Rather, as we look to 2020, it is the bellwether of Beijing to which we might want to turn our attention, as President Xi Jinping and the leadership of the Chinese Communist Party are deciding whether they prefer an erratic and antagonistic patsy to a relatively predictable but tough negotiator in the Oval Office. There is every reason to suppose that they might favor the former.
Many observers — myself included — agreed with at least some of the policy objectives outlined by the Trump administration with respect to trade and China. Specifically, there is broad support for the position that China’s engagement in a host of unfair trade practices needed to be challenged more firmly. Chinese practices such as dumping, currency manipulation, state subsidies, intellectual property theft and corporate espionage undermine the interests of American workers, farmers and entrepreneurs. It was time to mount a more determined challenge to those practices because they are unfair, and because they make the U.S.-China relationship unsustainable.
Trump has huffed and puffed about China. Indeed, as a member of Congress recently described it to me, the “China: bad!” message has been a consistent theme carried from his campaign into the White House. But while his bluster is intended to make us believe he is tough, his tactics have backed him — backed all of us, really — into a corner. He has already spent more than two times as much as the Obama auto bailout trying to ease the pain tariffs have caused to farmers. He has got enough problems heading into 2020 without the economic burdens of the trade and tariff war weighing down his reelection bid.
China, too, is feeling the strain of the Trump trade war. But it has two advantages: its own patience and Trump’s increasing desperation.
Trump needs the deal he tweeted about — even with quantitative easing from the Federal Reserve and new farm subsidies created to ease the bite of the tariffs, he knows (or at least those on his team know) that the economic pain cannot be indefinite without electoral consequence. Notwithstanding an ebullient stock market, those benefiting from market gains are concentrated at the top, while economic growth in the United States appears to be slowing, and the risk of a recession in the next 12 months remains.
The Chinese know that if they want to help Trump get reelected, one way is to give him the deal he must have. No need for troll farms and covert ops (don’t rule those out); the Chinese can significantly affect the election out in the open.
It would be misguided to accept the president’s blanket assurances that the deal is great, because it is unusual for a great deal to come out of a poor negotiating position.
What kind of deal are the Chinese likely to have offered Trump? It is probably okay for the United States in the short run, and good for China in the long run. To meet Trump’s needs, the deal needs to be one that he can crow about and that relieved Republicans in Congress can run on. The Chinese will want Trump to be able to crow about it. They know he is the kind of guy who will go around saying: “I love China, they love me. I got the best deal of any president ever.” And they know he will pay in quieter ways for the ability to be loud. (Perhaps those concessions will come in “phase two.”)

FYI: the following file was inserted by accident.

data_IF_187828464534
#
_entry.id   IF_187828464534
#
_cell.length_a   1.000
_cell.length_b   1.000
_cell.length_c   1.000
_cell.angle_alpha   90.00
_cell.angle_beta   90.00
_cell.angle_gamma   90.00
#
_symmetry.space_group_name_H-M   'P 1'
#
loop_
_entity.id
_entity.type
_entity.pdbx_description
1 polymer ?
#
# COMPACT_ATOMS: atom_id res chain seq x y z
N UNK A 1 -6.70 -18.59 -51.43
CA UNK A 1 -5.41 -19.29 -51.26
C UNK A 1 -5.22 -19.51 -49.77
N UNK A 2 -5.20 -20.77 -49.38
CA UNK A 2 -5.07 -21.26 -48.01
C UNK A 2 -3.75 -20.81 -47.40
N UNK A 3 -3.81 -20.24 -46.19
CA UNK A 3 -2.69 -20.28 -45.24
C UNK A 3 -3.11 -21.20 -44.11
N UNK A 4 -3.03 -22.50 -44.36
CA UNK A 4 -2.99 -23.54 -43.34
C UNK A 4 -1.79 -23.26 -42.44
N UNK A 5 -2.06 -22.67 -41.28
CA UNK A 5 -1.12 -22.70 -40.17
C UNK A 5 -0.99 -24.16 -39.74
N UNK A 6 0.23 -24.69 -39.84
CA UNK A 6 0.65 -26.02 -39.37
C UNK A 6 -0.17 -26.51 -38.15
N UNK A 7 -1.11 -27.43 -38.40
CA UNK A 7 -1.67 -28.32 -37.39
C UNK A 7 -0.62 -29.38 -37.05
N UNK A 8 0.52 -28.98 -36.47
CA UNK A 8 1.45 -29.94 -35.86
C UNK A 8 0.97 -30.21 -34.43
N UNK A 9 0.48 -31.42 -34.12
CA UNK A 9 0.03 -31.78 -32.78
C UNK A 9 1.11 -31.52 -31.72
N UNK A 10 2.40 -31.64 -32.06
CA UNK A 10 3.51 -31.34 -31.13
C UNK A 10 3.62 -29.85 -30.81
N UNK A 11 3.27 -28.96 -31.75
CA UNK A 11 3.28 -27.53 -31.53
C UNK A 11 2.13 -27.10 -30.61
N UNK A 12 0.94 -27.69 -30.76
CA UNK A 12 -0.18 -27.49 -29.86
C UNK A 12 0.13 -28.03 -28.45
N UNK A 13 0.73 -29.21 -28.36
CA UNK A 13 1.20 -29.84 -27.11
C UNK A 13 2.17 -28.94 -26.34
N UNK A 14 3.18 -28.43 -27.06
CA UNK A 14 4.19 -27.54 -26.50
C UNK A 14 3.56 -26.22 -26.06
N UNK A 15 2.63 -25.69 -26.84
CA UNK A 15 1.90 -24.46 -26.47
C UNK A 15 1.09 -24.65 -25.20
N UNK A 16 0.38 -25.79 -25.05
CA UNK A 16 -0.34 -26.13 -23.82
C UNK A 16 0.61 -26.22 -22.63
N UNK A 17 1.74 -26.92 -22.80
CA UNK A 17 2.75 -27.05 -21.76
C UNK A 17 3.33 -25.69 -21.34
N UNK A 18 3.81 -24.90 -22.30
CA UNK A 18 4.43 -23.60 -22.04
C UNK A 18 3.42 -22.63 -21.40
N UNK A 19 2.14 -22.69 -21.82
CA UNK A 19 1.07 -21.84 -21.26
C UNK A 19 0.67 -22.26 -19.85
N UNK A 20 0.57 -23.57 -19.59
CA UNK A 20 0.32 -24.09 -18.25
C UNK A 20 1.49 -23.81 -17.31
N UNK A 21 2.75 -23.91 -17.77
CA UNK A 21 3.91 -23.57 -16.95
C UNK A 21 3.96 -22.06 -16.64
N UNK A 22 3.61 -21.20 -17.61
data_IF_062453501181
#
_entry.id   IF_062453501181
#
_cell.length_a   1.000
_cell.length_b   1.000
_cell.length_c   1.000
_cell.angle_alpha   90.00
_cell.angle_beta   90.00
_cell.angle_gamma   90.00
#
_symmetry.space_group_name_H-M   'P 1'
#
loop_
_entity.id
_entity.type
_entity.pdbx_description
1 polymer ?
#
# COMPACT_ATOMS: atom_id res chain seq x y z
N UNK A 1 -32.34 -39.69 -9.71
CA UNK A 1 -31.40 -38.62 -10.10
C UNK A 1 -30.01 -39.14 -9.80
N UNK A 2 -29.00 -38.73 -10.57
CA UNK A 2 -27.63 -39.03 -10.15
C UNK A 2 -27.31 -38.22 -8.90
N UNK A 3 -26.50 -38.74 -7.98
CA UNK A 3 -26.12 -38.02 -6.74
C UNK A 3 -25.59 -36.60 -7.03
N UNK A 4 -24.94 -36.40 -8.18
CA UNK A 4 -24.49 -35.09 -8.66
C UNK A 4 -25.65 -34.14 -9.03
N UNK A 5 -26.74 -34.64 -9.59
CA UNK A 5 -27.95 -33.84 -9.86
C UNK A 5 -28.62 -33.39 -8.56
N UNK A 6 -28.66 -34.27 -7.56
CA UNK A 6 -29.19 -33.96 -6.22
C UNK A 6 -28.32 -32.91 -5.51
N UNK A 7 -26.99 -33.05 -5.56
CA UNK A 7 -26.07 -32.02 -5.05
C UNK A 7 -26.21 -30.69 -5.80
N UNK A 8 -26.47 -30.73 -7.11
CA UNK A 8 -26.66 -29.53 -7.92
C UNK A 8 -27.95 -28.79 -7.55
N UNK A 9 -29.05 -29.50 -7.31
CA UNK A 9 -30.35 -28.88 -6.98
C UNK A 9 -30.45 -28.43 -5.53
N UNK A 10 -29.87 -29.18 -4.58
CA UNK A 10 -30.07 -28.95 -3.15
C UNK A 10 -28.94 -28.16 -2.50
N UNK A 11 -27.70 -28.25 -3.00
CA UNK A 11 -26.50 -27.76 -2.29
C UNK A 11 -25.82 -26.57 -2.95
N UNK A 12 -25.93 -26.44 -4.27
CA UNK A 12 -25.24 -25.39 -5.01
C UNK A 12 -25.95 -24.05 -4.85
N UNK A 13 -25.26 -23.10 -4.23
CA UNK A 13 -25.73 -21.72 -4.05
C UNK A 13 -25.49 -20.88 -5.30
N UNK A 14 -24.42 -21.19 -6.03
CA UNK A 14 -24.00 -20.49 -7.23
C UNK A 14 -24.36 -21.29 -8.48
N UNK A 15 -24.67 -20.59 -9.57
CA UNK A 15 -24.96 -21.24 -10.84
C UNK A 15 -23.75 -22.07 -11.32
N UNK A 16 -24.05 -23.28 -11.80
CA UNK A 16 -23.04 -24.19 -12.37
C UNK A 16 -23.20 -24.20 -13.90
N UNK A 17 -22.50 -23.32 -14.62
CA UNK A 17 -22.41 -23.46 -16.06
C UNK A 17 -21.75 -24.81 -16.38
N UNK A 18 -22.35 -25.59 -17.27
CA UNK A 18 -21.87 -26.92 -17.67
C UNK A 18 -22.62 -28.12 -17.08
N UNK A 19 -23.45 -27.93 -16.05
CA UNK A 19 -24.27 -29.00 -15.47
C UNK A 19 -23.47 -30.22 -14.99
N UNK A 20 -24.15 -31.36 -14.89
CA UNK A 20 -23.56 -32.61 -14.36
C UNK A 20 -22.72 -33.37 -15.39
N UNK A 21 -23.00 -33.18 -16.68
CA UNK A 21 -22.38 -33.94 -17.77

The concessions by the Chinese in the phase one deal appear only marginal and most likely time limited. Whatever they agreed to, the deal’s most significant immediate effects will be merely to cut tariffs to undo some of the damage done by Trump’s trade war in the first place. (Everything is relative.) The deal may give some real near-term relief to farmers who have borne the brunt of agricultural tariffs — perhaps a commitment to buy billions of dollars of U.S. agricultural goods, as Trump foreshadowed — and to consumers who are paying higher prices for Chinese goods. These things do matter, and Trump cares about achieving that (positive) impact. He knows it will strengthen his reelection bid.
But Trump does not care about what happens in two or three years; in contrast, for the Chinese, two or three years is a brief time to wait. So, like a mortgage with a short fixed-term and an exploding interest rate, the deal — or deals — that Trump is willing to make (and that the Chinese will proffer) most likely will offer short-term gain in exchange for long-term pain.
In diplomacy there’s an aphorism: “When negotiating, no deal is better than a bad deal.” Like so many other things in the Trump administration, that idea is turned upside down. The president doesn’t just like to brag about deals; he has created a situation in which he really needs one. So, for Trump, a bad deal is better than no deal — and the Chinese may have decided to give him just that.